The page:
Higher mortgage fees coming in November
The fees consumers pay for home loans backed by two government-owned firms will increase this fall, adding about a tenth of a percentage point to the cost of a mortgage.
The fee increase on loans guaranteed by Fannie Mae and Freddie Mac, which will be charged to lenders but likely passed to consumers, could be offset if the Federal Reserve continues to put downward pressure on interest rates as it has been doing since late 2008.
Fannie and Freddie guarantee about half of the home loans in the United States. The fee increase applies only to new loans.
With today's historically low interest rates, a slight increase won't make a huge difference in your monthly mortgage payment. But it will add up over the life of the loan.
For example, adding a tenth of a percentage point to the average 30-year, fixed-rate loan would add about $6 to the monthly payment for every $100,000 borrowed. That's a difference of more than $2,000 over 30 years.
How much borrowers will have to pay in guarantee fees varies.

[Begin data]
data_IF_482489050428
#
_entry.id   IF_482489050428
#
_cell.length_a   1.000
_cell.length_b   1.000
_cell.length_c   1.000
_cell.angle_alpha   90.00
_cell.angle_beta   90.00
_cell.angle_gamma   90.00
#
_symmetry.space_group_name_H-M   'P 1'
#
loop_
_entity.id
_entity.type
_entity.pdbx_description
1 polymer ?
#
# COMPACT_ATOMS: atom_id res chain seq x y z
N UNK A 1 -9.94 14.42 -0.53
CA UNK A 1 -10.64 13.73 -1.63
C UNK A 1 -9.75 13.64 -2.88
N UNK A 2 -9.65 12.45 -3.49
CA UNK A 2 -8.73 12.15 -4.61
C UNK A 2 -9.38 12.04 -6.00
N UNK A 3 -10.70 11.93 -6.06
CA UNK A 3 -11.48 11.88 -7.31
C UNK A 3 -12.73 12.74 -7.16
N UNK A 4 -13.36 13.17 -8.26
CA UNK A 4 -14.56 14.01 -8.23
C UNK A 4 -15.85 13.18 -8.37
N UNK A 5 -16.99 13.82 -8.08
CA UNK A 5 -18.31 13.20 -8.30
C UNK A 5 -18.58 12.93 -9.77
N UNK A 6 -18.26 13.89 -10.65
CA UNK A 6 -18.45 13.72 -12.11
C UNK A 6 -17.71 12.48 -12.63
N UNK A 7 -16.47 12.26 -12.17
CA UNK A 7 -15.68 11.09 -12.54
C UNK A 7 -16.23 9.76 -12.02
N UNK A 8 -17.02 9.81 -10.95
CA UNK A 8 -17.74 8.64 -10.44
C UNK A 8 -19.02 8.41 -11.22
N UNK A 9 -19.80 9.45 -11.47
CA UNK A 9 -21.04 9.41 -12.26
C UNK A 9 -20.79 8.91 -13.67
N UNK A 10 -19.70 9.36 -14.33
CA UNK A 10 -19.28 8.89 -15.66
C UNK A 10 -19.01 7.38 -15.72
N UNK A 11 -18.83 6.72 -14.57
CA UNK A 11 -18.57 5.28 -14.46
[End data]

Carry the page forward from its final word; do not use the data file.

Borrowers who opted for 15-year, fixed-rate loans paid the lowest average guarantee fee in 2011 (22 basis points), while borrowers taking 30-year, fixed rate loans paid 28 basis points and ARM borrowers paid 30 basis points, Federal Housing Finance Agency data show. A basis point is one one-hundredth of a percentage point.
The new fee increase, scheduled to start for some loans as early as Nov. 1, is aimed at making government-backed loans more expensive, which FHFA hopes will lure private investors back into the market.
Private investors compete with Fannie Mae and Freddie Mac, so when Fannie and Freddie raise prices, private investors can charge more and, theoretically, make a higher profit.
Fannie and Freddie continue to buy loans in all areas of the country and in all market conditions, while private companies enter and exit individual markets in response to economic and housing market conditions.
“These (fee) changes will move Fannie Mae and Freddie Mac pricing closer to the level one might expect to see if mortgage credit risk was borne solely by private capital,” said Edward J. DeMarco, acting director of FHFA.
That’s unlikely to happen, says Guy Cecala, publisher of Inside Mortgage Finance, because the fee increase isn’t large enough.
Private investors fled the market when home prices crashed and have not fully returned, leaving Fannie Mae, Freddie Mac, the Federal Housing Administration, the Veterans Administration and the U.S. Department of Agriculture as the predominate purchasers of home loans.